After watching the film, Finnish MEP Ari Vatanen opined: "It is a powerful message. Thank you for telling the truth. It will awaken people."[12] After the premiere in the European parliament, Vatanen stated: "We cannot build a humanity if we close our eyes to this kind of massacres. Our possibility is to serve justice to those people."[13] British MEP Christopher Beazley commented: "This film is very important. It's a very powerful representation of what took place in Poland, in Latvia and the other Central European countries."[14]

Vytautas Landsbergis, MEP and the former head of the Seimas, assessed The Soviet Story as "a world class film, which should be shown to the world",[15] while Latvia's Minister of Justice Gaidis Bērziņš from For Fatherland and Freedom/LNNK stated that he would encourage the Ministry of Education to have the film shown in all schools in Latvia because of its important historical message.[16]


A number of critics condemned the film even before its premiere.[17] Boris Tsilevitch, a Latvian member of the Saeima representing Harmony Centre, stated that it was a "typical propaganda" and its release was timed to coincide with the 2009 European Parliament election in Latvia.[17] MEP from Latvia Tatjana Ždanoka, who opposed Latvia's independence from the Soviet Union and ran as a candidate of the largest Russian political bloc in Latvia,[18] regards the film as a "propagandistic odd job, which is given out to be "a new word in history",[19] while also expressing her belief that "the second part of the film is pure political PR" because the first part of the film pictures the point of view of some historians and contemporary politicians criticize modern Russia in the end of the film.[19] Ždanoka also stated that "a lot of attention was devoted to the partnership of the German and Russian military. This is followed by a jump forward in time to the 1940s, with a mass-meeting of Vlasovites is shown against a background of swastika."[19]

The film prompted negative reactions from Russian organizations, press, and politicians. According to the "European Voice" newspaper, Russians are infuriated by the film which reveals the extent of Nazi and Soviet collaboration.[20] On 17 May 2008, the Russian pro-governmental youth organization Young Russia (Russian: Россия Молодая) organized the protest "Let's not allow the rewriting of history!" (Russian: Не дадим переписать историю!, romanizedNe dadim perepisat' istoriyu!)[21] in front of the Embassy of Latvia in Moscow. An effigy representing Edvīns Šnore was burnt during the protest.[22] Alexander Reshideovich Dyukov, a former member of the Russian ARMS-TASS Agency of Military and Technical Information, has been the most vocal critic of the documentary. He was quoted as saying: "After watching two thirds of the film, I had only one wish: to kill its director and to burn down the Latvian Embassy."[23] As a result of Dyukov's statements, a criminal investigation was initiated against him in Latvia.[24] Asked to comment on the case, Latvian Foreign Minister Māris Riekstiņš commented that Dyukov might be a "mentally unstable personality",[25] while Prime Minister of Estonia Mart Laar called Dyukov "an officer of FSB", Russia's principal security agency.[26]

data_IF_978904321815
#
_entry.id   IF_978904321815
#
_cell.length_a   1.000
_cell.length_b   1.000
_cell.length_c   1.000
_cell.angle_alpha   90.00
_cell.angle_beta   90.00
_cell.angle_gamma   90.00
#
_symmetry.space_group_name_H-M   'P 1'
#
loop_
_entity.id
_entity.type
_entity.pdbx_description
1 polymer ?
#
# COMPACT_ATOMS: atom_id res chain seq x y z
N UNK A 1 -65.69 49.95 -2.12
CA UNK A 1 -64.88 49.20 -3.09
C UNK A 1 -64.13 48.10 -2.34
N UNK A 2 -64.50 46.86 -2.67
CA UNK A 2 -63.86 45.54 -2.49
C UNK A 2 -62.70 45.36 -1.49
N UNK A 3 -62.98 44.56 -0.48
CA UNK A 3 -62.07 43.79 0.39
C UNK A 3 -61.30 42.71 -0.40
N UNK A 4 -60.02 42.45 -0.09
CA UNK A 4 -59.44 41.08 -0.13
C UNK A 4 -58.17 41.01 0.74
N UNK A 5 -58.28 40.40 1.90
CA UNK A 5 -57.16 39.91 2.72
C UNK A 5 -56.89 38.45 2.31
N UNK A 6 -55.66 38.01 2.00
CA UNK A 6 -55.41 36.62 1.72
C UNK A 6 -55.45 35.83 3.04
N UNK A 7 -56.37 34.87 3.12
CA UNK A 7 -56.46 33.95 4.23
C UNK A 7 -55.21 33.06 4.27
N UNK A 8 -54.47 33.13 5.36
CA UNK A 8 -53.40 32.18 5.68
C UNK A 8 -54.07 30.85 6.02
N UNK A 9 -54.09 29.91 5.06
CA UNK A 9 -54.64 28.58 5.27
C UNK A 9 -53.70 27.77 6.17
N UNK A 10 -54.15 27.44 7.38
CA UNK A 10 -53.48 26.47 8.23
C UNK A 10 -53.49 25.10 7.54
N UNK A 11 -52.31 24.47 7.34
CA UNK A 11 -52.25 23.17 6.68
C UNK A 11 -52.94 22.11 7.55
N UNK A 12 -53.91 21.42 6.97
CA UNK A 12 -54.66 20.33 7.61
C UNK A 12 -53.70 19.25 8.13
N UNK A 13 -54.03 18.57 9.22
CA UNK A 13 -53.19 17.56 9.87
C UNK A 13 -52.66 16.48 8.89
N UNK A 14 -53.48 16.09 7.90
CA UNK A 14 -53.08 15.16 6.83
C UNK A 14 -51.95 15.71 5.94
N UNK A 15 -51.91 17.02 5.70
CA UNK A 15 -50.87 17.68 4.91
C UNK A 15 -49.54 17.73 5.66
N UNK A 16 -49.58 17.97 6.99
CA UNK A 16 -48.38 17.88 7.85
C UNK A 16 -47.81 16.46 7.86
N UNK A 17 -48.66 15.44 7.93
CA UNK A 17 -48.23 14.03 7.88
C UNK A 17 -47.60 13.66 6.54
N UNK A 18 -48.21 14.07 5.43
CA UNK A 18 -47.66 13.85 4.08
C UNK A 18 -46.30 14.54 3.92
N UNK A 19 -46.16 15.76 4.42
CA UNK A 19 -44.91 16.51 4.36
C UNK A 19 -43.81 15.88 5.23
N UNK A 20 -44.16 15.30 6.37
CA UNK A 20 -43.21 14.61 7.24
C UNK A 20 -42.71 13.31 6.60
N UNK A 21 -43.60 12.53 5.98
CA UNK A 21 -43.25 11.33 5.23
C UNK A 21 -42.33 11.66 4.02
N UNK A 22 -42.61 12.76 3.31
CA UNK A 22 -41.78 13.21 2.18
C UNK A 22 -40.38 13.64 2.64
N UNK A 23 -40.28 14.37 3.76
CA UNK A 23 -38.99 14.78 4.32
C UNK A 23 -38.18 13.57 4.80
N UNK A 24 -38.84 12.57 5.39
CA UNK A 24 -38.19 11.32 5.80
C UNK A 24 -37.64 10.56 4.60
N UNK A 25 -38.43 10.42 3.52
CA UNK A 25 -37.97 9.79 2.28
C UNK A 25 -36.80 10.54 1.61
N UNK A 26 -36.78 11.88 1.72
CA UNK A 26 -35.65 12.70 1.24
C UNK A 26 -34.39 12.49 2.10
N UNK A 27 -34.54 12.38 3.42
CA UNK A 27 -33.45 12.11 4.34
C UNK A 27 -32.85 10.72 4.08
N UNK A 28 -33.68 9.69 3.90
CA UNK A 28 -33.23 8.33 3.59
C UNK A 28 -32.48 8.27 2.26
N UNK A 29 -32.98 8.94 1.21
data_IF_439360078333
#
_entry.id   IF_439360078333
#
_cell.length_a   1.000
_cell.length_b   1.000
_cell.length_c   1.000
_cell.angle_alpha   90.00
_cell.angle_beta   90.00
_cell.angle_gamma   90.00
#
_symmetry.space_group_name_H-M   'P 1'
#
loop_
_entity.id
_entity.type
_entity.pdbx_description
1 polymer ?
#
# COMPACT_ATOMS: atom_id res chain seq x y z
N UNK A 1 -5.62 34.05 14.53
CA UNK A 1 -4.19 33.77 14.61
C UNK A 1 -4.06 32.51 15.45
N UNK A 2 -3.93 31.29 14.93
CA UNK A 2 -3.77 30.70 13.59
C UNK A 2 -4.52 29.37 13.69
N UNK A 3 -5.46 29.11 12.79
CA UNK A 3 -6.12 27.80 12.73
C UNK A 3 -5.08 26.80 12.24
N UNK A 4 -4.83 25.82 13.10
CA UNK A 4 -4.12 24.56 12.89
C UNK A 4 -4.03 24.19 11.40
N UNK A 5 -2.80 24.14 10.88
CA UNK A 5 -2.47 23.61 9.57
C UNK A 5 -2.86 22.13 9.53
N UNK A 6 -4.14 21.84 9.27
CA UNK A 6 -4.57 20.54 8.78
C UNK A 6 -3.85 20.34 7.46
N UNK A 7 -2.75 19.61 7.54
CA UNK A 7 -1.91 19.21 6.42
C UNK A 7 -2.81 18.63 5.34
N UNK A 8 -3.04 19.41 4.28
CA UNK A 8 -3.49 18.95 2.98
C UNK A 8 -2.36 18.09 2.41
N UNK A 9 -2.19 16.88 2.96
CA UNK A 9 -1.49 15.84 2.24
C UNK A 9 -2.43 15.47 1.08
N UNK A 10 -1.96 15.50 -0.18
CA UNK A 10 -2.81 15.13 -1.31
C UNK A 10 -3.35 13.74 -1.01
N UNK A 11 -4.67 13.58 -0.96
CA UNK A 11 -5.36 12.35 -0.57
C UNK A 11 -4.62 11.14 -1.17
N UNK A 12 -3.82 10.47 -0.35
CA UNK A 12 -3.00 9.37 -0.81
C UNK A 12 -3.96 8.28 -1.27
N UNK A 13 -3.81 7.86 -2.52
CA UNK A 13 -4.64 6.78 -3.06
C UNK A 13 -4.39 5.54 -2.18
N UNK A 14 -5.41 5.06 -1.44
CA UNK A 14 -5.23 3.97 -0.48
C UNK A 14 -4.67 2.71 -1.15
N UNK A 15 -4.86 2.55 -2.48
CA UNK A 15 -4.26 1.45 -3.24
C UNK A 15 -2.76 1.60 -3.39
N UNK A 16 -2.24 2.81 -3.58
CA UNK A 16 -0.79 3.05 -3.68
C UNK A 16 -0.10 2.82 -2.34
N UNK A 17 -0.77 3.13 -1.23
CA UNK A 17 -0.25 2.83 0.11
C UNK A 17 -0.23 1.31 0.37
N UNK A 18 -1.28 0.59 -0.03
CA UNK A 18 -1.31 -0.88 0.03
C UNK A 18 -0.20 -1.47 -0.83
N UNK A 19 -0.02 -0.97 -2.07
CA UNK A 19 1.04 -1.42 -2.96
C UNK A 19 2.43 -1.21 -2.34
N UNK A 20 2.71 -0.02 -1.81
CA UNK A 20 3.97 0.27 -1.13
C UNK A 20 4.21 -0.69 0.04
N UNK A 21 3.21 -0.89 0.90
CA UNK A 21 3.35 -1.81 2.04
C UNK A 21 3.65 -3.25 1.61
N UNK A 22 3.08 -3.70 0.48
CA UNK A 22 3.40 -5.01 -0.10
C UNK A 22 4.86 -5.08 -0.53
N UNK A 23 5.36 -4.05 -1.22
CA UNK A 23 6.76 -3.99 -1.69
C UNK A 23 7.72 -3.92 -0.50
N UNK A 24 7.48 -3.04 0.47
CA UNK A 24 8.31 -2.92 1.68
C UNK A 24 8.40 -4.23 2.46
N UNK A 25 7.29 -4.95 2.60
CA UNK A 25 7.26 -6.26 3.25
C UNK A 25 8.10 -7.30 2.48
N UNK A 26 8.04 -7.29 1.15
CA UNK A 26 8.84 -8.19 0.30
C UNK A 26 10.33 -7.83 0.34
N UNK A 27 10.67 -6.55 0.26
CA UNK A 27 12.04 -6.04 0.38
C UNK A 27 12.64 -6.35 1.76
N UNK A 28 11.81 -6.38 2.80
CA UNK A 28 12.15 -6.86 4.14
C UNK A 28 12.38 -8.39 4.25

Russian State Duma Deputy Irina Yarovaya, the coordinator of the ruling party United Russia's State Patriotic Club and a member of the Presidium of the General Council, declared that the film "glorifies Estonian Nazi collaborators, those who killed people in Khatyn and in Pskov region."[27][28] In response to Yarovaya's statement which apparently confuses Katyn with Khatyn, Estonian politician and historian Mart Laar wrote: "It is indeed impressive how much wrong can be put into one sentence. First, Estonians did not kill anyone in Khatyn and, secondly, the specific crime committed in Khatyn is not mentioned in the film at all. ... This gives the impression that Yarovaya, actually, has not seen the film."[29]


A Soviet officer salutes Nazi German SS officers while delivering Jewish prisoners to them in 1940 (screenshot from the film)[30]

The film has attracted both praise and criticism from political commentators. The Economist praised it as "a sharply provocative work", and stated that "Soviet Story is the most powerful antidote yet to the sanitisation of the past. The film is gripping, audacious and uncompromising. ... The main aim of the film is to show the close connections—philosophical, political and organisational—between the Nazi and Soviet systems."[2] For The New York Times, Neil Genzlinger wrote: "The filmmaking in The Soviet Story is so overwrought that at times the movie comes across as comical. ... The film is not dispassionate scholarship; Mr. Snore, who is Latvian, and his backers (including some members of the European Parliament) obviously have an agenda, though to the casual American viewer it may not be clear what it is."[31]